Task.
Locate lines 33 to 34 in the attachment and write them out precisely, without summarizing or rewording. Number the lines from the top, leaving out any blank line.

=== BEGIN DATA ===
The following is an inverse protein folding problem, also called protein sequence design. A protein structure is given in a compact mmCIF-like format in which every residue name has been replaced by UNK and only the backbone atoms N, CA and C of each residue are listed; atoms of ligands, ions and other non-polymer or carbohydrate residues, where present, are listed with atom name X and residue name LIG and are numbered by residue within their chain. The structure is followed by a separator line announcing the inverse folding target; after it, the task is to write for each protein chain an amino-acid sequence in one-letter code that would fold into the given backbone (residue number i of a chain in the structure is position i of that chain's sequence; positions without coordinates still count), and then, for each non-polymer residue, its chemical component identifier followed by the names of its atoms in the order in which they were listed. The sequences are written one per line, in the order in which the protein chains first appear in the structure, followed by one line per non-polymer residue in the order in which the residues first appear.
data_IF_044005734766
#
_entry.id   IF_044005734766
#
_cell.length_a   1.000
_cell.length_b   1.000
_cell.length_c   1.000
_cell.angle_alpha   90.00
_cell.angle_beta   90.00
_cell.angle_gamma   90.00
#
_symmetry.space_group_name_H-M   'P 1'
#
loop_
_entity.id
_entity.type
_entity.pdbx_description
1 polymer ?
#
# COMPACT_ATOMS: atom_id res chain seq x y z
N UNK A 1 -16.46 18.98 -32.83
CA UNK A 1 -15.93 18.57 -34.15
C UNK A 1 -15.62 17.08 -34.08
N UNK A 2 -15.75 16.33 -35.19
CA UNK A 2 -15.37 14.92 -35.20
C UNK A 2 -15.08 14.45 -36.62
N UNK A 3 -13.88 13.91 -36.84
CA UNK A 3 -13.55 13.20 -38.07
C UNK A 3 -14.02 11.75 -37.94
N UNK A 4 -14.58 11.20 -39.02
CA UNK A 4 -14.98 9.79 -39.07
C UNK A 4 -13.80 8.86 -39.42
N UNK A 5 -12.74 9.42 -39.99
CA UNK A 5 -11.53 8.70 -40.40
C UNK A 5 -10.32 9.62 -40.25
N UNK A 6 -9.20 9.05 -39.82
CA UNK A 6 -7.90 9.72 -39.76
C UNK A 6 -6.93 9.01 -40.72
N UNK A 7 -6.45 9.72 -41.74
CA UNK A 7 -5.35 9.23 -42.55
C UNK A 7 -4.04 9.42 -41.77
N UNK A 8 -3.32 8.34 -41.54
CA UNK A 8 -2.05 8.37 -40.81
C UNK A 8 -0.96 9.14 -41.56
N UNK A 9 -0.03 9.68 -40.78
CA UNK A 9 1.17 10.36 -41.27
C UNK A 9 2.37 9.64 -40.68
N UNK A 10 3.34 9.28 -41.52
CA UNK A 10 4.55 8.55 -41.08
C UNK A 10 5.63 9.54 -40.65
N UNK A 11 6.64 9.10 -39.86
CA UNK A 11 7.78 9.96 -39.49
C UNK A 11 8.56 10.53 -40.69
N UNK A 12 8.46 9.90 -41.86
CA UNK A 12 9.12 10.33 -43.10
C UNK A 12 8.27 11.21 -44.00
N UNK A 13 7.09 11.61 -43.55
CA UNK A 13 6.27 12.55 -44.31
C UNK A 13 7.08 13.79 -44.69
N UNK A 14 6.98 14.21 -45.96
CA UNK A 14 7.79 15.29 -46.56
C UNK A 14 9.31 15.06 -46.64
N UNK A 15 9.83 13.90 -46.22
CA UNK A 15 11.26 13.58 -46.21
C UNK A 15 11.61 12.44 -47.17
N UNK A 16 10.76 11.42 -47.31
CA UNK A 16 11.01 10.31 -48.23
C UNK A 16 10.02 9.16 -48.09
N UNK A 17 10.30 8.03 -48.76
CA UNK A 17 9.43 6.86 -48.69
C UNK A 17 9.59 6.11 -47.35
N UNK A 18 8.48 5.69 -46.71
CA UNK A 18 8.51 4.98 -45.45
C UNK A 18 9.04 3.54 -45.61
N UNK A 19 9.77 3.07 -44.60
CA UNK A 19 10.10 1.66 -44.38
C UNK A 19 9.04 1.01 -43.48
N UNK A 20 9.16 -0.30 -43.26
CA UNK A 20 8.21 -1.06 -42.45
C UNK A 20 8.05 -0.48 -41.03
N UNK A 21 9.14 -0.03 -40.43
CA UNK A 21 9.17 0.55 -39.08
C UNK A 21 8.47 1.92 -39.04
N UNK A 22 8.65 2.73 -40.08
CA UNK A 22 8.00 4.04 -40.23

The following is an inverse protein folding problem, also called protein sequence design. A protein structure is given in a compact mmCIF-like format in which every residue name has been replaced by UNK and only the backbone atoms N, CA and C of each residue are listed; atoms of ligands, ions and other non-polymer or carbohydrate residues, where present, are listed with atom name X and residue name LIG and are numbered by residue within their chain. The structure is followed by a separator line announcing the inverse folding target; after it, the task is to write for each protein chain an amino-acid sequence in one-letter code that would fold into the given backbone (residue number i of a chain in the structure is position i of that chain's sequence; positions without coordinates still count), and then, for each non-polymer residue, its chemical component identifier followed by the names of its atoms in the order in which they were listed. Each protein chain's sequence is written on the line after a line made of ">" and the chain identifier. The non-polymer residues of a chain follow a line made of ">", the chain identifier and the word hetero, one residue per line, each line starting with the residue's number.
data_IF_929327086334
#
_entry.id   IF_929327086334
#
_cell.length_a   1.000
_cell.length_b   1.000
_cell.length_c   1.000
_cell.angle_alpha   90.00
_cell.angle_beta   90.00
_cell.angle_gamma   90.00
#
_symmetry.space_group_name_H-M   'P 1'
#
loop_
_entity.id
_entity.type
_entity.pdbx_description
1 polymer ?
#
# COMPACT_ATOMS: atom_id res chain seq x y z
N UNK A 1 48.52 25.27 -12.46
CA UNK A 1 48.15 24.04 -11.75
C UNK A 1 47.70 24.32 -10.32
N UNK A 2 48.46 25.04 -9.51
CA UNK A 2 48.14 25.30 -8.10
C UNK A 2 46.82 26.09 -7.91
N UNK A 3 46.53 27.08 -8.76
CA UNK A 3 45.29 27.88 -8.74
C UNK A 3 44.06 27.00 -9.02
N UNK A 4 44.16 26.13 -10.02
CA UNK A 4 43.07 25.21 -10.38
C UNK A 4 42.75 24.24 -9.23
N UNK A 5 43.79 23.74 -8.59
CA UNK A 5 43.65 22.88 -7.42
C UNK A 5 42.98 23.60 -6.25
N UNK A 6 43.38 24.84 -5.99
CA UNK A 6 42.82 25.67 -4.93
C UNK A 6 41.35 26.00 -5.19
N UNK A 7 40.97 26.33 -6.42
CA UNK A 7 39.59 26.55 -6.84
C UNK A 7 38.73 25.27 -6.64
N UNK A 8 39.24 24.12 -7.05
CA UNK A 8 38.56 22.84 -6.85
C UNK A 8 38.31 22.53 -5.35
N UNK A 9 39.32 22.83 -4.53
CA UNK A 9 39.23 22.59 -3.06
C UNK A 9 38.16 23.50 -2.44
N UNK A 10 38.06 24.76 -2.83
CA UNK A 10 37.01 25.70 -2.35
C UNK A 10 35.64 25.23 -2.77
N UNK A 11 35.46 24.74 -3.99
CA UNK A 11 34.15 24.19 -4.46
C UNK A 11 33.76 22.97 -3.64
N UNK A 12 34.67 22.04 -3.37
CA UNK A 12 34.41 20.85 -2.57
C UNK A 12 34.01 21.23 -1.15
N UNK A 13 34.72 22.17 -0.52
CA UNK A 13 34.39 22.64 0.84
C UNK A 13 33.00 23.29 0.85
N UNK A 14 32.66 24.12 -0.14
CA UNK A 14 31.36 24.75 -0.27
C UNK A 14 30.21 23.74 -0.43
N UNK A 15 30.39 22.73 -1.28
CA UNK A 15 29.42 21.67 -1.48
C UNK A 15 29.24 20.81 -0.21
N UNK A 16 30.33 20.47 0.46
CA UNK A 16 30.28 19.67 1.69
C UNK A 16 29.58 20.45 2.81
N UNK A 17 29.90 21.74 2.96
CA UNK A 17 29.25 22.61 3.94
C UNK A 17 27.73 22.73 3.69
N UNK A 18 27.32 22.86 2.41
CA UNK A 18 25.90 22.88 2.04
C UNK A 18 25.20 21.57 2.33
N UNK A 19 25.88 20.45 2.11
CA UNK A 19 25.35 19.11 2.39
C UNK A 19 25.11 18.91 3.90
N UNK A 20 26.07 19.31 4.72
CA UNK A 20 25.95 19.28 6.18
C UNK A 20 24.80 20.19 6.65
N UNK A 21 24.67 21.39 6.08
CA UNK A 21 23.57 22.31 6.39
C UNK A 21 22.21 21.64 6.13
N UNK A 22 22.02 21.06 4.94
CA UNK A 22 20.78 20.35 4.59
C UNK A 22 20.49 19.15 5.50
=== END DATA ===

C UNK A 4 -13.80 8.86 -39.42
N UNK A 5 -12.74 9.42 -39.99